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Australian Shepherd

They may not be as well-known as Rough Collies and Border Collies, but if you like the idea of a herding dog, and you want one that is playful and a good family dog, then the Australian Shepherd may well be it.

The Australian Shepherd is a great all-rounder. They make good watch dogs, but they’re also good with other pets and children. They’re not too big and not too small, and while they do take some grooming, their coat is usually not excessively thick, which also means they can cope okay with hot and cold temperatures like we get in Canada.

History of the Australian Shepherd

The funniest part of the Australian Shepherd’s name is that they’re not Australian. In fact, they probably originated in the Basque region of Europe, and it was the Basque settlers in Australia that brought the breed with them.

They are amazing with sheep though, so it’s no wonder that when they made their way to America from Australia, they were called Australian Shepherds. The name stuck, and when they found mainstream popularity in the 1950s, as family dogs as well as on farms, it became well known.

Australian Shepherds are still very much working dogs too, and you will still find many of them working on farms and ranches around the world.

General Physical Characteristics

The Aussie is a medium sized dog, with long, silky hair, a medium length muzzle and floppy ears. They’re usually between 18 and 23 inches tall, and weigh between 40 and 65 lbs.

They have long bushy tails (usually) but they are one of the few breeds that can have a naturally bobbed tail – which is when they are simply born with a stub of a tail.

They come in many color combinations of blue merle, black, red merle, white and tan, sometimes with tan “points”. That coat is not overly dense, but it is fairly resistant to water, which is a good trait for dogs that were bred to spend their days in damp and muddy fields!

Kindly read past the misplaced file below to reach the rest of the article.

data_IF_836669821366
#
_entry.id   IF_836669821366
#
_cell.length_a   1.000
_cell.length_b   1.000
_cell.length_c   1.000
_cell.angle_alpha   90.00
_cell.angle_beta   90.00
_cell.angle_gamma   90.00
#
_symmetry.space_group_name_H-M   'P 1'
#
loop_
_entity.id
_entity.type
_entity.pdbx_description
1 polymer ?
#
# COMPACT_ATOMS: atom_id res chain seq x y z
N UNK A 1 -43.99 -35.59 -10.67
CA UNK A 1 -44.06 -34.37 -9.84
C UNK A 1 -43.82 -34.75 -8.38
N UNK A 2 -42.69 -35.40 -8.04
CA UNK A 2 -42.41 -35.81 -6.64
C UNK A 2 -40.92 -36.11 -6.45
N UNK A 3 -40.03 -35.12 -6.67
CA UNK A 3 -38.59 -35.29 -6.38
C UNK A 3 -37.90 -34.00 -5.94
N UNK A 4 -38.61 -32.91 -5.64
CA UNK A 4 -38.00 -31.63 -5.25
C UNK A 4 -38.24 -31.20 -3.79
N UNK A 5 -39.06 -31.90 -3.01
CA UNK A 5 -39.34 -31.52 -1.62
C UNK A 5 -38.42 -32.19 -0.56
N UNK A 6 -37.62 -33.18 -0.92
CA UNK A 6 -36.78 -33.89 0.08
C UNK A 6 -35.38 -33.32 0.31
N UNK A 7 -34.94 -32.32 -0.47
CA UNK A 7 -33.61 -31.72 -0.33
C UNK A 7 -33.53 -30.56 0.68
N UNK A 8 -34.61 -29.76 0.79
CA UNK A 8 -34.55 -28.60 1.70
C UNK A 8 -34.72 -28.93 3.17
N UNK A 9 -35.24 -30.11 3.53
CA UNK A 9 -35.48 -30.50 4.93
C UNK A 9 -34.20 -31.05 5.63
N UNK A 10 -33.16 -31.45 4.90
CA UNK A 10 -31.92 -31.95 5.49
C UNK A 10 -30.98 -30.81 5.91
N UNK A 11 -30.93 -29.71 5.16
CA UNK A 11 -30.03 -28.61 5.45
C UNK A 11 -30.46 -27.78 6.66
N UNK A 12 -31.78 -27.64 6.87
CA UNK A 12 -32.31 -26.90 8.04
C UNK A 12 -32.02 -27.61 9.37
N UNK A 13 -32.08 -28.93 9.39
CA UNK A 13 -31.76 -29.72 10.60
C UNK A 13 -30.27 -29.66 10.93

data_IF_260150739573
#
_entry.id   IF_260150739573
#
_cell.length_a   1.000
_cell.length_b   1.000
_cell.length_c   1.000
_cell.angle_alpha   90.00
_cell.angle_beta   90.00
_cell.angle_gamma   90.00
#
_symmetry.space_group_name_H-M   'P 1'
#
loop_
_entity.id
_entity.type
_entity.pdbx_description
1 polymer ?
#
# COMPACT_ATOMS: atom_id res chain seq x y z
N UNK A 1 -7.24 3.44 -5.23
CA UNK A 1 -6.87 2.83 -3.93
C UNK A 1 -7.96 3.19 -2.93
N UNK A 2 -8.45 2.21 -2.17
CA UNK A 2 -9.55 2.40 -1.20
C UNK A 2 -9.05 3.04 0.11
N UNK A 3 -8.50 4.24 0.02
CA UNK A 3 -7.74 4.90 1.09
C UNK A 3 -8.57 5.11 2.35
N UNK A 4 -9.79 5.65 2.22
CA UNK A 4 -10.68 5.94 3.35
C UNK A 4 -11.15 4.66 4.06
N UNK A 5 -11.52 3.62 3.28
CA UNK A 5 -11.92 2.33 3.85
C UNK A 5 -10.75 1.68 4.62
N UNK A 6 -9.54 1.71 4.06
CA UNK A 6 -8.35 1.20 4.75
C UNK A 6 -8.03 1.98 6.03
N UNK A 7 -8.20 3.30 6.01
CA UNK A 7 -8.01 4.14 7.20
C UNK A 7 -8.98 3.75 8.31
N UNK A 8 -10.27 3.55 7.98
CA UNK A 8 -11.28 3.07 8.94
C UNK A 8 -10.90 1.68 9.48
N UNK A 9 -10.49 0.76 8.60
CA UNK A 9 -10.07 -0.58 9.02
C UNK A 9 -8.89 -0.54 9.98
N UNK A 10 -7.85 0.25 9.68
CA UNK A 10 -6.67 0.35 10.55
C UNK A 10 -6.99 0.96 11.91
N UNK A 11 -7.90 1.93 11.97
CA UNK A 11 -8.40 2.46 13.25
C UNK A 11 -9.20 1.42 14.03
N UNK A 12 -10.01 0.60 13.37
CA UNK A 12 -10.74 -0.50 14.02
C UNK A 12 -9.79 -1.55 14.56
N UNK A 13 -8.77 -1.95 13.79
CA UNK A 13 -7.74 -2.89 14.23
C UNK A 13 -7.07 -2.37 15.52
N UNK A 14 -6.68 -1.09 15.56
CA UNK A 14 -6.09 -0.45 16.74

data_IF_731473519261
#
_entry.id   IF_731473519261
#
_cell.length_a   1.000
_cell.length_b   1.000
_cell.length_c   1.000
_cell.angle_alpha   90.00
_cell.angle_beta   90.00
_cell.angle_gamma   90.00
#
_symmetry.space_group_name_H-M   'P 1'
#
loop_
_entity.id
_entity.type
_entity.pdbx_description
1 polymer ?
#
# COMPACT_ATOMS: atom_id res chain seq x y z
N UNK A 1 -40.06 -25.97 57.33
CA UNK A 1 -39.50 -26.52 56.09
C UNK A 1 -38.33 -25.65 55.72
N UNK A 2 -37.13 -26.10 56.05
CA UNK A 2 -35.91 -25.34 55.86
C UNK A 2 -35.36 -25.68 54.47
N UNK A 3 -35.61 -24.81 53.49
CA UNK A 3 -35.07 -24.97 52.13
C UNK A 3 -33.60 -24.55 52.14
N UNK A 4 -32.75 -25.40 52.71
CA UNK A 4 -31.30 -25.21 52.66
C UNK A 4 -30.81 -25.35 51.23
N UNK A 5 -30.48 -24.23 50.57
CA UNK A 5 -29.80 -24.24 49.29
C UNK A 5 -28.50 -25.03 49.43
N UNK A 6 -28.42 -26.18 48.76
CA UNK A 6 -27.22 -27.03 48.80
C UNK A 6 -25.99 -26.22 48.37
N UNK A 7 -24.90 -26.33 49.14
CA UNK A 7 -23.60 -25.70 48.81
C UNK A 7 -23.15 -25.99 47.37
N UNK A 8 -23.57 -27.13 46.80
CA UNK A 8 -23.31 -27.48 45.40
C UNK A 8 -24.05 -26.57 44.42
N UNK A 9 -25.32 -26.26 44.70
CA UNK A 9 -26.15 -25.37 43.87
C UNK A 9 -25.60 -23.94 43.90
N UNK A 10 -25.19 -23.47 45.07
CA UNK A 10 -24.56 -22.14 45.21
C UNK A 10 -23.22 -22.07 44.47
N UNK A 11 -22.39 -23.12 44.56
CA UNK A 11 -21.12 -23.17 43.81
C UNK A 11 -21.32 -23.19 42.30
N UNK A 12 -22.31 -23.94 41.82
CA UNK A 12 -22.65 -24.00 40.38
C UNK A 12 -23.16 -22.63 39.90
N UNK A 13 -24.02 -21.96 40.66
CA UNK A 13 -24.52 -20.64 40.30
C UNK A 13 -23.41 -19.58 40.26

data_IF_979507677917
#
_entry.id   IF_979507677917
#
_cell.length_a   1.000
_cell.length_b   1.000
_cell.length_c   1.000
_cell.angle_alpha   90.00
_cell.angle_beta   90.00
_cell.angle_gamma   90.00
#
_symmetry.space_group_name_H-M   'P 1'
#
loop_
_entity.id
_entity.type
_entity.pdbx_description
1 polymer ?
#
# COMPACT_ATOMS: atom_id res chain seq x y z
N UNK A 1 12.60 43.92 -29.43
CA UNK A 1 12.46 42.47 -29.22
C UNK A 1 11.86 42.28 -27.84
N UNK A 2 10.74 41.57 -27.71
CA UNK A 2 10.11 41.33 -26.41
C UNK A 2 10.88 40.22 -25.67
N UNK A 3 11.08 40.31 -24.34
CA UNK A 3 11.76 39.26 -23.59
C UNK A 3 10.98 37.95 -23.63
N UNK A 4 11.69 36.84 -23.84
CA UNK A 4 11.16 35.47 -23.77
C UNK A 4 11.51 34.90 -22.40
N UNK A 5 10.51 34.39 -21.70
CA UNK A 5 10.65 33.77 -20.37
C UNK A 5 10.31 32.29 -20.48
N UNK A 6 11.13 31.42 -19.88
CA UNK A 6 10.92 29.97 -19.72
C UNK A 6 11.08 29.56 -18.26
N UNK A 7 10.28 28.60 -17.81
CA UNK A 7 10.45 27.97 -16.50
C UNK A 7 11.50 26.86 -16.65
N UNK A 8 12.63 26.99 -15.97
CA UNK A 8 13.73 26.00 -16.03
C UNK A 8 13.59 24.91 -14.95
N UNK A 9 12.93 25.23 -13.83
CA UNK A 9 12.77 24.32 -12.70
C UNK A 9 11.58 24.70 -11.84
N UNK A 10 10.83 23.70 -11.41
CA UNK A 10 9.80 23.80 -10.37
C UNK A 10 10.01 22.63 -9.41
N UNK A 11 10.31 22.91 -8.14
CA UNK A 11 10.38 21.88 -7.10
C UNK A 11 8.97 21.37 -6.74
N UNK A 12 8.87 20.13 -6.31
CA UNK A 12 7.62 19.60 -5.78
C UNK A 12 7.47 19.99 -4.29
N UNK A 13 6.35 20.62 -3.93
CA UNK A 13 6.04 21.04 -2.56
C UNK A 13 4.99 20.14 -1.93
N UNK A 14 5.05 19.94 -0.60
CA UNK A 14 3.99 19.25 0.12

Temperament and Character

Like many herding dogs, Australian Shepherds do sometimes try to “herd” their family, and that sometimes includes nips. Since you probably don’t have any sheep, that might include other dogs and children, and that’s one of the biggest issues many families find comes with living with an Aussie.

They’re smart and make great watchdogs as well as family pets, and they are very playful.

The biggest cause of temperament trouble in Australian Shepherds is a lack of exercise. These dogs need a lot of exercise, very regularly. If you skimp or skip, you will soon see behavioral problems, because your dog has become bored.

They’re okay with other dogs and pets, and not terrible with strangers, but as always, they do need to be properly socialized early on in order to be good canine citizens.

Lifespan of the Australian Shepherd

Australian Shepherds typically live between 12 and 15 years.

Common Health and Personality Issues

Aussies are generally hardy dogs, but they do have their fair share of common issues, which may include:

  1. Eye problems, including cataracts, progressive retinal atrophy, and Collie Eye Anomaly, which is a congenital defect common to collie type breeds.
  2. Hip and elbow dysplasia.
  3. Pelger Huett syndrome.
  4. Nasal solar dermatitis, which is a skin disorder on the nose triggered by excessive sun exposure.
  5. Lumbar sacral syndrome, which are symptoms of a neurological nature triggered by compression of the nerves in the spine.
  6. Epilepsy.
  7. Distichiasis, which is a malformation of the eyelashes.
  8. In certain strains, particularly full merle, deafness, and blindness is common.

Aussies rarely get fat, even after they are spayed or neutered, because they are so very active.

If you are looking for a tough, friendly, and smart dog, and are willing to put in the time and effort to give them the exercise they need, then the Australian Shepherd is a great dog to share your life with.

 

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